Currently, I’m in a class on Algorithmic Poetry, in which we’ll experiment with integrating machine learning algorithms into our writing and creative practice.
Last week, we were prompted to think about how we would describe our own creative practice, especially when it comes to our coding or writing. Over the past few years, I’ve been reflecting on my “style” of making, which has always been scattered and emergent but also intensely relational. I’m driven by my curiosity for a question or an idea and often the art objects or code I produce are a byproduct of the research process. I create through mapping and learning and studying, with various experimental outputs.
I recently read Natalie Loveless’ manifesto-book, A Manifesto for Research-Creation: How to Make Art at the End of the World, which I felt not only validates this practice-centered type of investigation, but also positions it as a fundamentally feminist mode of research that is focused on experimentation.
Of Donna Haraway’s book The Companion Species Manifesto, Loveless writes that it “implicitly argues that it is in allowing ourselves to be drawn by our loves, our intensive and extensive curiosities, attentive to what and whom we are driven to explore, and examining the complex web of relations that we inherit thereby, that we might inhabit research questions ethically” (27). In other words, the questions are never answered. They are always in the process of unfolding.
“A research-creational approach insists that it is to our deepest, doggiest, most curious loves that we are beholden, and that is is love – eros – that must drive our research questions as well as our methodological toolkits….A multiplicity of responsive practices structured by situated (emergent, erotic, driven) accountability” (28).
In addition, Loveless reminds us that we must cultivate the erotic as our guide in our knowledge-making practices, a reference to Audre Lorde’s essay “The Uses of the Erotic: The Erotic as Power”. When we are attuned and attentive to those things that bring us pleasure and joy, we are positioned to do our best research and work.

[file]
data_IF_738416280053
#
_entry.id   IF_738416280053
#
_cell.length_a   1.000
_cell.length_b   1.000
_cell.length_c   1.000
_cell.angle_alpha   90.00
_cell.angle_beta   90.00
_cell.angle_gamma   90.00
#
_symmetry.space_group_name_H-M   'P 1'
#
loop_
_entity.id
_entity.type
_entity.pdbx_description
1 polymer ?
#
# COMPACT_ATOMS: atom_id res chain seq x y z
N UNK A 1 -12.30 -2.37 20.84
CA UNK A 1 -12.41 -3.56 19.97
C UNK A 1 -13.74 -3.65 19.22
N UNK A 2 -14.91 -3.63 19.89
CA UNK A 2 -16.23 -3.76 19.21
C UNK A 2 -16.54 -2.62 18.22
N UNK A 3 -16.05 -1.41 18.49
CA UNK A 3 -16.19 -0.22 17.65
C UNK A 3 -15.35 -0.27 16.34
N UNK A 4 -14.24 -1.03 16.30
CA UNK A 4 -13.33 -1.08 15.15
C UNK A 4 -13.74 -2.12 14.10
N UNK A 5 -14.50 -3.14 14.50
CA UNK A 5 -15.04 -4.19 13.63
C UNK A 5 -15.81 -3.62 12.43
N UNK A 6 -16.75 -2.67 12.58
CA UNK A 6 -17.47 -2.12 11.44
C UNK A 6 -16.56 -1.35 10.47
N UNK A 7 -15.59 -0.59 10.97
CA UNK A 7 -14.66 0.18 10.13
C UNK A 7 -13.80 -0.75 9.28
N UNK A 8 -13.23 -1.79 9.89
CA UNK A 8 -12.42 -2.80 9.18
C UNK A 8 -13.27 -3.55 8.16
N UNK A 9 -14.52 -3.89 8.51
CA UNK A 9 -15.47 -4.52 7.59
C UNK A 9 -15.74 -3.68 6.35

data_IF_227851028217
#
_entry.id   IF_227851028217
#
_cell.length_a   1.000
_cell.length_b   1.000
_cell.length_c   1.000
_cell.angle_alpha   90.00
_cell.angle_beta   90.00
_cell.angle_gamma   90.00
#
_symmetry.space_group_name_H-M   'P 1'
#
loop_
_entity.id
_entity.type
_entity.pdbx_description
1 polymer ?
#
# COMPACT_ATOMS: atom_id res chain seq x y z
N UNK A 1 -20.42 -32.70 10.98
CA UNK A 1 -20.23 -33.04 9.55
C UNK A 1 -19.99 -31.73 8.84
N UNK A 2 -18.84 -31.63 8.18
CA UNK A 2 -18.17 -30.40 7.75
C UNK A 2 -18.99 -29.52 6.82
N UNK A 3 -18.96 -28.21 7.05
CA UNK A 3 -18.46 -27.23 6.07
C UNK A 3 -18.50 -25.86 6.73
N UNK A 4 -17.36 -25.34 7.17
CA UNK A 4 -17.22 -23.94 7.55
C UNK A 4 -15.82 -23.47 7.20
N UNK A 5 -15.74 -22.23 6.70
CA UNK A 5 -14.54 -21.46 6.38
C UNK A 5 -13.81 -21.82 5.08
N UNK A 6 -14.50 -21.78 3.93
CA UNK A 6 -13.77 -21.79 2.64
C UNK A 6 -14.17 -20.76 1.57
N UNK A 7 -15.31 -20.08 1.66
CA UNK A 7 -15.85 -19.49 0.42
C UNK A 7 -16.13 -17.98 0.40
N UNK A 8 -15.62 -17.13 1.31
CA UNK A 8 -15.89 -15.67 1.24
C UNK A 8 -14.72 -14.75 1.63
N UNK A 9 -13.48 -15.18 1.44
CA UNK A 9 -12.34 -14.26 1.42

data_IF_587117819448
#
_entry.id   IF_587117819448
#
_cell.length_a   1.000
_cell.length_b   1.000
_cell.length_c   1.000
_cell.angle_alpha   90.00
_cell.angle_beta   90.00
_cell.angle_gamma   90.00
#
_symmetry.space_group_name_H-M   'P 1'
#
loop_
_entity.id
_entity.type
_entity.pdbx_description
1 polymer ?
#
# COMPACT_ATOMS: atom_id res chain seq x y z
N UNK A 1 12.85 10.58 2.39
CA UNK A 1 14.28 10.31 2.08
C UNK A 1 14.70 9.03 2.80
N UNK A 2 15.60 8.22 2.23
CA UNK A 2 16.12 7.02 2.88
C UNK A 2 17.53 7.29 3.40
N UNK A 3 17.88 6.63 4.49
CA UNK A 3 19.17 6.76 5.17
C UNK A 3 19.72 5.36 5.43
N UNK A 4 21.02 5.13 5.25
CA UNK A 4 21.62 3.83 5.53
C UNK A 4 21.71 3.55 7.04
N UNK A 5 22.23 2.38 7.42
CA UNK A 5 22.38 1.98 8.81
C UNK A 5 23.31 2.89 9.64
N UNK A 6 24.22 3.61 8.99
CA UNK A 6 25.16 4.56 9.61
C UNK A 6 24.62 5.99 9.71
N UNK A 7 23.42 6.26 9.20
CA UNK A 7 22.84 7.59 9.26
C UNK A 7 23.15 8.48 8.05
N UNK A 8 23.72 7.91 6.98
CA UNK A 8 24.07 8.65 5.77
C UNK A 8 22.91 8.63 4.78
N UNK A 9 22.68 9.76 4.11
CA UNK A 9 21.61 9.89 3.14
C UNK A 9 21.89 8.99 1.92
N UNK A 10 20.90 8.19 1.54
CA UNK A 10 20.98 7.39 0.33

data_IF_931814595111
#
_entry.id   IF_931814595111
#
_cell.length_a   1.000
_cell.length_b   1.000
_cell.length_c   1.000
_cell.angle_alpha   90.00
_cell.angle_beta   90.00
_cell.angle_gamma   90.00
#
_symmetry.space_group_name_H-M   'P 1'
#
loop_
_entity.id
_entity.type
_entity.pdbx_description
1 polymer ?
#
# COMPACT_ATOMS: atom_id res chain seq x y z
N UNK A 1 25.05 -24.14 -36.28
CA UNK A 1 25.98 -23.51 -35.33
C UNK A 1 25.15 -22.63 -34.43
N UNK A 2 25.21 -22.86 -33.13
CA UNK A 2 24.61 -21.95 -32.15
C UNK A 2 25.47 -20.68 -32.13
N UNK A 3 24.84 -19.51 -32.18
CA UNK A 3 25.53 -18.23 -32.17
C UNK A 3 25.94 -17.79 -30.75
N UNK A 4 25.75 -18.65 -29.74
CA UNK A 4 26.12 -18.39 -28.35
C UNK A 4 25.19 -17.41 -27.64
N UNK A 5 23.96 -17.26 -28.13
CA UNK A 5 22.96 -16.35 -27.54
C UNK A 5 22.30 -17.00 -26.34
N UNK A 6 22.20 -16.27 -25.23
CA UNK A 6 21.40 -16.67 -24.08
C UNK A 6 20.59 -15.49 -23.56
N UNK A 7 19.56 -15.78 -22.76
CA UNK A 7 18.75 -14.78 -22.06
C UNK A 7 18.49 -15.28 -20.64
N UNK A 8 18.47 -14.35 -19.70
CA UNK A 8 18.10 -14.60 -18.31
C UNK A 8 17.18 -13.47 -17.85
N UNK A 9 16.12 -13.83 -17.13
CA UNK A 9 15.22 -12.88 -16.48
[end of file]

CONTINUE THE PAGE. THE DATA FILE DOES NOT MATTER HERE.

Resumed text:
I’ve been reflecting on this “style” of curiosity-driven research and experimentation as I’ve revisited some of my past work in which I wrote code that generated text. A couple of examples of text generators I built:
- A program that generates prison design handbooks as a critique of the intersections between the prison system and capitalism. The corpus was composed of: (1) actual, real handbooks for designing massive prisons; and (2) lists of business aphorisms and advice.
- A Twitter bot called “Islamic art bot” that periodically tweets out examples of Islamic art and literature from the MET’s Islamic art collection.
- A program that generates the names of new American political parties, their candidates, and their location.
- A program that generates the names of new cities in Utah.
- A Twitter bot called “Honor Code rules” that periodically tweets out new morality honor code rules at BYU.
- A full-blown website (using React, lol) – Algorithmic Gaze – that lets you upload images and then “tells” you what it “sees.”
I’m still not quite sure what the output of some of my experimentation over the next month will look like, but I have had a renewed interest in textile design – specifically, producing objects on my knitting machine. Using punch cards, I’d love to translate some of the text generation from this class into physical, knitted textiles. You can see more of my ideas & references in this are.na channel.